Global Lightning and sprIte MeasurementS on JEM-EF (JEM-GLIMS) obtained its first observation data
Global Lightning and sprIte MeasurementS on JEM-EF (JEM-GLIMS) is the equipment onboard the Multi-mission Consolidated Equipment (MCE), installed on the Exposed Facility (EF) of the Japanese Experiment Module Kibo on the International Space Station (ISS).
JEM-GLIMS was launched to the ISS on July 21, 2012, aboard the H-II Transfer Vehicle (HTV) KOUNOTORI3 and installed on the Exposed Facility (EF) of Kibo on August 9. After the installation, JEM-GLIMS successfully obtained its first observation data.
JEM-GLIMS was collaboratively developed by Osaka University, Hokkaido University, Kinki University, Stanford University, National Institute of Polar Research, Osaka Prefecture University, Tohoku University, the University of Electro-Communications and JAXA. JEM-GLIMS, composed of a CMOS camera with high spatial resolution, photometers with high temporal resolution, and VLF/VHF radio wave receivers, lead the world in the continuous observation of the lightning and sprites from just above.
By doing the just-above observations, a detailed study for the horizontal spatial distribution and temporal development process of lightning and sprites which has been difficult to derive from the on-ground observation data becomes possible. Further, since the just-above observation from space receives little impact from absorption and scattering by the Earth's atmosphere, it is possible to acquire precise data of the luminescence intensity. Initial checkout of each instrument of JEM-GLIMS was completed; and the observation equipment had been verified working normally.
The figure below is an image data captured by the CMOS camera of a just below, a lightning that occurred over Malaysia, which JEM-GLIMS observed at 11:51 p.m. and 44.408 second on November 27, 2012 (Japan time). From the figure, the lightning emissions show a non-uniform, complicated spatial distribution of an approximately 20km wide. In addition, a strong light of near-ultraviolet ray has been detected with a wavelength of 150-280nm. The light of near-ultraviolet ray is mostly absorbed to the ozone in the atmosphere and rarely reaches the ISS flying at 400km altitude. For this reason, detection of near-ultraviolet ray suggests that the occurrence of a transient luminous event (TLE) in the upper-atmosphere. The data will be validated in near future. As such, JEM-GLIMS conducts the world's first, just-above observation of lightning and TLE in the upper-atmosphere.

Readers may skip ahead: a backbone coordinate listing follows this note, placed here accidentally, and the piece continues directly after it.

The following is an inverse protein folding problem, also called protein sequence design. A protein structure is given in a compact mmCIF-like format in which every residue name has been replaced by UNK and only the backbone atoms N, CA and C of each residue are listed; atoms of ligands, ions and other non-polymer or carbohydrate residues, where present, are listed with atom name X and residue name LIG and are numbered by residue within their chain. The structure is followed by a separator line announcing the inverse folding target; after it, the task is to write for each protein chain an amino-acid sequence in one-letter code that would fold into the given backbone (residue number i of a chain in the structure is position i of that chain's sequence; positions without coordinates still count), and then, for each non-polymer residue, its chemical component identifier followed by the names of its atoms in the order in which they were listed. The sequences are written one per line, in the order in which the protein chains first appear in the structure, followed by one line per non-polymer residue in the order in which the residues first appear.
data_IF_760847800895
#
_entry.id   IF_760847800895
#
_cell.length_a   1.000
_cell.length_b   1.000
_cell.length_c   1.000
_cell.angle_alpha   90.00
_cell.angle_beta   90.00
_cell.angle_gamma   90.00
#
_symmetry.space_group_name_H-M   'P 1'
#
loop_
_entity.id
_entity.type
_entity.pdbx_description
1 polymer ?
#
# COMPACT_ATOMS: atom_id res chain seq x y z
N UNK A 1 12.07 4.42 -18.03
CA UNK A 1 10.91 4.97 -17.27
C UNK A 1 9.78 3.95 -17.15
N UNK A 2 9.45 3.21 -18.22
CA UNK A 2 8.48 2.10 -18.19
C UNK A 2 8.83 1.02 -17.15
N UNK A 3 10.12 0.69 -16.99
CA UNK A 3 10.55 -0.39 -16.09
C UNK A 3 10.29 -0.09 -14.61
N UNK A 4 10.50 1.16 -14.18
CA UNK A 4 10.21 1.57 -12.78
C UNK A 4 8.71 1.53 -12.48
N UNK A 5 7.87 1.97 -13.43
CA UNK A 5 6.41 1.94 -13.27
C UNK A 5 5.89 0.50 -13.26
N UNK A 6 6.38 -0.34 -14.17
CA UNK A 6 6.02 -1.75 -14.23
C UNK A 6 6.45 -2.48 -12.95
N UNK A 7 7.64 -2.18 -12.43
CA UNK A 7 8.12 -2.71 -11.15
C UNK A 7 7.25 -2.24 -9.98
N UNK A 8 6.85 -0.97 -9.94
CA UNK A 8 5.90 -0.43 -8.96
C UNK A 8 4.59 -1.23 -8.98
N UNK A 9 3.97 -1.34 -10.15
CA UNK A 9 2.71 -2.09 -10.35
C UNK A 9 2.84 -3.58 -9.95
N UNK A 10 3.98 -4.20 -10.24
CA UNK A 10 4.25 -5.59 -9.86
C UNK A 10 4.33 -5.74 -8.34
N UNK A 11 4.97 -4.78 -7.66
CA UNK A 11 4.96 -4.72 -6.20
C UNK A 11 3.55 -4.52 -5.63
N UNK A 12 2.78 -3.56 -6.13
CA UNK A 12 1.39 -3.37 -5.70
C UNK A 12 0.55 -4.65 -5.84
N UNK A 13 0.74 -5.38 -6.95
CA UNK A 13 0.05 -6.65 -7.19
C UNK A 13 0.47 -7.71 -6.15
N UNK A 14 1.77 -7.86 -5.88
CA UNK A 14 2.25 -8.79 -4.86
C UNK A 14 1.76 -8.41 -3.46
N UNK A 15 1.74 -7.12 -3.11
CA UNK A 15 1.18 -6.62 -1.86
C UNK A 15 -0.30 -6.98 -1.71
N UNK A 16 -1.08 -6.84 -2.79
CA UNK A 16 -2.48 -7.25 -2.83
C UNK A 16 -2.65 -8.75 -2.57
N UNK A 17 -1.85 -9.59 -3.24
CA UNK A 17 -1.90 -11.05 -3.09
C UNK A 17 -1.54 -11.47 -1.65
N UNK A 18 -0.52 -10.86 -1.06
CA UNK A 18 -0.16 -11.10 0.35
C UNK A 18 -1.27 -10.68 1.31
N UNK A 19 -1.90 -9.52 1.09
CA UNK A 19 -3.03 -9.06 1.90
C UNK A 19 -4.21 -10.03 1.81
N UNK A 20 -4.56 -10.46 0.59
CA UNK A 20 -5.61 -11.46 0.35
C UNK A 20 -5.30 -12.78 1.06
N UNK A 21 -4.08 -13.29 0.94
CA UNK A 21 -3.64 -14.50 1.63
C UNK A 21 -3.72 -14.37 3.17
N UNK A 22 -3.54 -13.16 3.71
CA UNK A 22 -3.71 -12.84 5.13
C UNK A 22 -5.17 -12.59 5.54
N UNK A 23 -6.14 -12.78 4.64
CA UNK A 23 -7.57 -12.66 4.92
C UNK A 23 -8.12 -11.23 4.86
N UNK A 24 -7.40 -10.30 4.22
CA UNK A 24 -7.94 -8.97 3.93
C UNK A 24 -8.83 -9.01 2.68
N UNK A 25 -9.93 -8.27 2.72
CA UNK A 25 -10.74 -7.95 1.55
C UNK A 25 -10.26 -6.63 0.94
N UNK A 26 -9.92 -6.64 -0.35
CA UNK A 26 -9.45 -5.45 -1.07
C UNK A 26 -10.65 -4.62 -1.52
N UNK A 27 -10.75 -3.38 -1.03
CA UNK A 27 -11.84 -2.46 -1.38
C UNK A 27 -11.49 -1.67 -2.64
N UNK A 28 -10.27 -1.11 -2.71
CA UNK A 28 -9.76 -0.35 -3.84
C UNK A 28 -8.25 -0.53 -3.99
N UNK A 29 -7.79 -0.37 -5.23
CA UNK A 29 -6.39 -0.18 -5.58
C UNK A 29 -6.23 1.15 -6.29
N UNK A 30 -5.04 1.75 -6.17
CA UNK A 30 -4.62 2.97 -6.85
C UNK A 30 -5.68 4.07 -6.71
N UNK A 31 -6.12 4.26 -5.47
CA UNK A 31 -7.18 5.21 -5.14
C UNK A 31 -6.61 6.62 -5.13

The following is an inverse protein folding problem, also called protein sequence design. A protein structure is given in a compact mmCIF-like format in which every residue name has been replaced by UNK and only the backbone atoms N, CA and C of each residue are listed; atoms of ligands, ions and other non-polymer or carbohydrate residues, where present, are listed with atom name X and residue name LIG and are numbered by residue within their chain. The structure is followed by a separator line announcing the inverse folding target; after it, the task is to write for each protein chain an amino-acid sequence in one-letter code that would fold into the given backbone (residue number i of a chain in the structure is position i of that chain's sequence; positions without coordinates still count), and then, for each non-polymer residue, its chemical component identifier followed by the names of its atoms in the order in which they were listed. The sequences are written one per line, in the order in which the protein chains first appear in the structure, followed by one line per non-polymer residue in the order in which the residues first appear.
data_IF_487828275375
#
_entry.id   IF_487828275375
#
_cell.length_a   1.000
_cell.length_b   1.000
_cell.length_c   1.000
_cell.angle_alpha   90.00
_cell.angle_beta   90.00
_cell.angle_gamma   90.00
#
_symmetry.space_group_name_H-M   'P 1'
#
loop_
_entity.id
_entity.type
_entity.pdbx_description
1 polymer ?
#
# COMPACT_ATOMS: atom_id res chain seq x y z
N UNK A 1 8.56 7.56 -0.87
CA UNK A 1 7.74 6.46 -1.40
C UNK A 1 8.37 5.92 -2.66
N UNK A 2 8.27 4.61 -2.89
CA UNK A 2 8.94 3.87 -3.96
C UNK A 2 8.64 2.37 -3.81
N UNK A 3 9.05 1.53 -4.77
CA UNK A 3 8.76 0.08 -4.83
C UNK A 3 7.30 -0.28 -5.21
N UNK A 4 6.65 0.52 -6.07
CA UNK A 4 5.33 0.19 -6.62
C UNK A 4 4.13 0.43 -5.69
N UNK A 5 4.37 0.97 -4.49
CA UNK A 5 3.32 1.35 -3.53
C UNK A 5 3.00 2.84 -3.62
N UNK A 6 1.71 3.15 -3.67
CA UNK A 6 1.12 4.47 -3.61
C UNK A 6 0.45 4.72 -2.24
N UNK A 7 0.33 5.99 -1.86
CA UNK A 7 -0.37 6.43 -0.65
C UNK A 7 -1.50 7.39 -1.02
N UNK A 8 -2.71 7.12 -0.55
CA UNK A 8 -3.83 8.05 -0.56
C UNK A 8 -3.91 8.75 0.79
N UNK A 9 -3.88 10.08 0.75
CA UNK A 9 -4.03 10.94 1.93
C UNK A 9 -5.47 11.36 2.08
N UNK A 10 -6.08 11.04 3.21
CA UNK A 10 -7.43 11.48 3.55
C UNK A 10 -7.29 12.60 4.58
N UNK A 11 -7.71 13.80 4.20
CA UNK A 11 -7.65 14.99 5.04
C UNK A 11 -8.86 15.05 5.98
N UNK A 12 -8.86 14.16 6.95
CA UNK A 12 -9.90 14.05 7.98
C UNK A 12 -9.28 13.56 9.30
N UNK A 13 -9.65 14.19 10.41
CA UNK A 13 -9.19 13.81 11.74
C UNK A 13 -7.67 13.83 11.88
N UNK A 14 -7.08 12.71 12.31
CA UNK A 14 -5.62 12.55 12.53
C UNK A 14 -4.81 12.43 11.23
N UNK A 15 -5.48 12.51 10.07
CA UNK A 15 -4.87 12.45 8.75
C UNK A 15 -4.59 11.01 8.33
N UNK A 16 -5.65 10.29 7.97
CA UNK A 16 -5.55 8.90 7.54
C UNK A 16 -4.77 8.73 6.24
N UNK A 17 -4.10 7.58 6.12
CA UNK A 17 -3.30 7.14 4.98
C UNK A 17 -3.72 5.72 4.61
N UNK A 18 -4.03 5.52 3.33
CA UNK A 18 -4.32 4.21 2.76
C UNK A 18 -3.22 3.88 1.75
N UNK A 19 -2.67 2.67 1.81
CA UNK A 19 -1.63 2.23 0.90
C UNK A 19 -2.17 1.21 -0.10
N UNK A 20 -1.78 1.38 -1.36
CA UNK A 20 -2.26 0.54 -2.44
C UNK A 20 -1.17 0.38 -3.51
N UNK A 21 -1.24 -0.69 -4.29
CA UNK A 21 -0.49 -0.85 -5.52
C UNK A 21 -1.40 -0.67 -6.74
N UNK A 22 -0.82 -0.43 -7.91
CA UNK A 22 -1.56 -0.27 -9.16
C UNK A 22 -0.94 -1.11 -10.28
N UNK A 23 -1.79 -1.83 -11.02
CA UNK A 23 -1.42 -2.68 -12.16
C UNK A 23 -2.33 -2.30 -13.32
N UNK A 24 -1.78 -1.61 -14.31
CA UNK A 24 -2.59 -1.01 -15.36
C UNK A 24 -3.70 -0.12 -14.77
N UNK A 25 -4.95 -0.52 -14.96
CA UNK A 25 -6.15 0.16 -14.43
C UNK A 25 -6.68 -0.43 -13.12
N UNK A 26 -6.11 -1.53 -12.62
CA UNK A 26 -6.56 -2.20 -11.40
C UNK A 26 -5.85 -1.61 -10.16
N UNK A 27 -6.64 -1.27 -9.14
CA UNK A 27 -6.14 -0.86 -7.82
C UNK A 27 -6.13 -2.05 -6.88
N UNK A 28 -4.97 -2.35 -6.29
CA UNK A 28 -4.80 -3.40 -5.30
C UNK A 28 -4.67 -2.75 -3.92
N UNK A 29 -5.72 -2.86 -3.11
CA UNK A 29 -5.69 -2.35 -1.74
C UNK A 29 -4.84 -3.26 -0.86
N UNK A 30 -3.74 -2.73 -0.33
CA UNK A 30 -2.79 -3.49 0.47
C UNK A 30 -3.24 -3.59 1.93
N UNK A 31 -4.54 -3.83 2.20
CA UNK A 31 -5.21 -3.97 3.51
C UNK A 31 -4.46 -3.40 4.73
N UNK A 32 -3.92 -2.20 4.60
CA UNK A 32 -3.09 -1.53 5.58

This example of observation is a data before it is validated. Research teams and JAXA will conduct the continuous observation and aims to detect the luminous phenomena, such as sprites. In addition, by a comparison with the observational data of lightning obtained on the ground, we will clarify the electrical characteristics of lightning that caused upper-atmospheric luminous phenomena. In addition, in collaboration with the researchers from around the world, we are planning to carry out a simultaneous observation of an upper-atmospheric luminous event using a ground-based optical observation instrument and this JEM-GLIMS.
【Remarks from PI, Tomoo Ushio, Associate Professor, Osaka University】
JEM-GLIMS experiment was chosen as one of the JAXA's port sharing utilization mission onboard Kibo-Exposed Facility of the ISS. It was launched this July without trouble. I'd like to express my gratitude to all the concerned people. This first observation proved the equipment was working normally, and interesting data was included in the obtained data. I expect to obtain important findings in the near future.
JEM-GLIMS aims to observe the lightning that occurs at an altitude of 10 km or below and the upper-atmospheric lightning such as sprites, elves, and gigantic jets that occur at altitudes between 20-90 km in connection with the lightning.
Upper-atmospheric lightning was discovered about 20 years ago. Occurrence condition and the mechanisms are still remain a mystery such as the causes of discharge type differences of columns or carrots, vertical occurrence location gap between a thunder and a sprite, and factors that determine the number of sprite discharge(s). The most effective means to solve these is a method to observe an upper-atmosphere lightning from right above from space. By doing so, spatial distribution, time development, and relationships with the parent thunders are expected to be easily clarified, which has been difficult by the optical observation on the ground.
Furthermore, JEM-GLIMS' sweep observation alongside the ISS movements, which covers the area of latitudes 51 degree in north and south enables to obtain precise data of occurrence distribution and the frequency of the upper-atmospheric lightning can be measured. This is expected to become a key for the quantitative inference of how upper-atmospheric lightning affect the change of the atmosphere constitution of the Earth and the ozone chemistry.
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